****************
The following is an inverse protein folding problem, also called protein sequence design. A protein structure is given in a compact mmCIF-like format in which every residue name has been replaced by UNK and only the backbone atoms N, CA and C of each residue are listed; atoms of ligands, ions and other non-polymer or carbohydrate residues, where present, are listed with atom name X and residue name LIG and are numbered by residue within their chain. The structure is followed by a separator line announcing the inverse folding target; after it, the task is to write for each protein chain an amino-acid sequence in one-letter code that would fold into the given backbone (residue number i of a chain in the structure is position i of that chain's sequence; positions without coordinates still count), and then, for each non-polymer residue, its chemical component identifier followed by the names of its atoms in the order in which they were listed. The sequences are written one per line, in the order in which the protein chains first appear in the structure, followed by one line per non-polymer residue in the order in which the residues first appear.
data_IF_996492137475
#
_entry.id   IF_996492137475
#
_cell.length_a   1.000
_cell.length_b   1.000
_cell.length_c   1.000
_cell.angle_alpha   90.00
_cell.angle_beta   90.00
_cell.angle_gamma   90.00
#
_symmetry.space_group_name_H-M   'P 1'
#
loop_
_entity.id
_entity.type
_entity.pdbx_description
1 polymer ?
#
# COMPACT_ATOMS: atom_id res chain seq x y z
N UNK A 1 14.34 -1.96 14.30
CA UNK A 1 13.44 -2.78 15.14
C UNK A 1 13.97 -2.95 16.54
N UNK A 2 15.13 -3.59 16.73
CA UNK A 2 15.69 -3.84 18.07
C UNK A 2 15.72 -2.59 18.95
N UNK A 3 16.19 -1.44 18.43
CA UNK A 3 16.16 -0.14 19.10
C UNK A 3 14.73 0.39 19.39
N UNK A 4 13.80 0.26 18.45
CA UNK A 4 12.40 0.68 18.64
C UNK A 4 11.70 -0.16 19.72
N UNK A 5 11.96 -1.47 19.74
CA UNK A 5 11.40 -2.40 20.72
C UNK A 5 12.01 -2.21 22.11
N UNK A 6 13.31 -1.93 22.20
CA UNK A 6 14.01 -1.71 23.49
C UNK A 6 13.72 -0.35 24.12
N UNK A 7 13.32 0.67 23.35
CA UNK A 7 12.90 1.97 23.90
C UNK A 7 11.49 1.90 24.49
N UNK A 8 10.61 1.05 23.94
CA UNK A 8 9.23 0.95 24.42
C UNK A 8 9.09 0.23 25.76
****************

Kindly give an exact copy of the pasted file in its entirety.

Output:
The following is an inverse protein folding problem, also called protein sequence design. A protein structure is given in a compact mmCIF-like format in which every residue name has been replaced by UNK and only the backbone atoms N, CA and C of each residue are listed; atoms of ligands, ions and other non-polymer or carbohydrate residues, where present, are listed with atom name X and residue name LIG and are numbered by residue within their chain. The structure is followed by a separator line announcing the inverse folding target; after it, the task is to write for each protein chain an amino-acid sequence in one-letter code that would fold into the given backbone (residue number i of a chain in the structure is position i of that chain's sequence; positions without coordinates still count), and then, for each non-polymer residue, its chemical component identifier followed by the names of its atoms in the order in which they were listed. The sequences are written one per line, in the order in which the protein chains first appear in the structure, followed by one line per non-polymer residue in the order in which the residues first appear.
data_IF_996492137475
#
_entry.id   IF_996492137475
#
_cell.length_a   1.000
_cell.length_b   1.000
_cell.length_c   1.000
_cell.angle_alpha   90.00
_cell.angle_beta   90.00
_cell.angle_gamma   90.00
#
_symmetry.space_group_name_H-M   'P 1'
#
loop_
_entity.id
_entity.type
_entity.pdbx_description
1 polymer ?
#
# COMPACT_ATOMS: atom_id res chain seq x y z
N UNK A 1 14.34 -1.96 14.30
CA UNK A 1 13.44 -2.78 15.14
C UNK A 1 13.97 -2.95 16.54
N UNK A 2 15.13 -3.59 16.73
CA UNK A 2 15.69 -3.84 18.07
C UNK A 2 15.72 -2.59 18.95
N UNK A 3 16.19 -1.44 18.43
CA UNK A 3 16.16 -0.14 19.10
C UNK A 3 14.73 0.39 19.39
N UNK A 4 13.80 0.26 18.45
CA UNK A 4 12.40 0.68 18.64
C UNK A 4 11.70 -0.16 19.72
N UNK A 5 11.96 -1.47 19.74
CA UNK A 5 11.40 -2.40 20.72
C UNK A 5 12.01 -2.21 22.11
N UNK A 6 13.31 -1.93 22.20
CA UNK A 6 14.01 -1.71 23.49
C UNK A 6 13.72 -0.35 24.12
N UNK A 7 13.32 0.67 23.35
CA UNK A 7 12.90 1.97 23.90
C UNK A 7 11.49 1.90 24.49
N UNK A 8 10.61 1.05 23.94
CA UNK A 8 9.23 0.95 24.42
C UNK A 8 9.09 0.23 25.76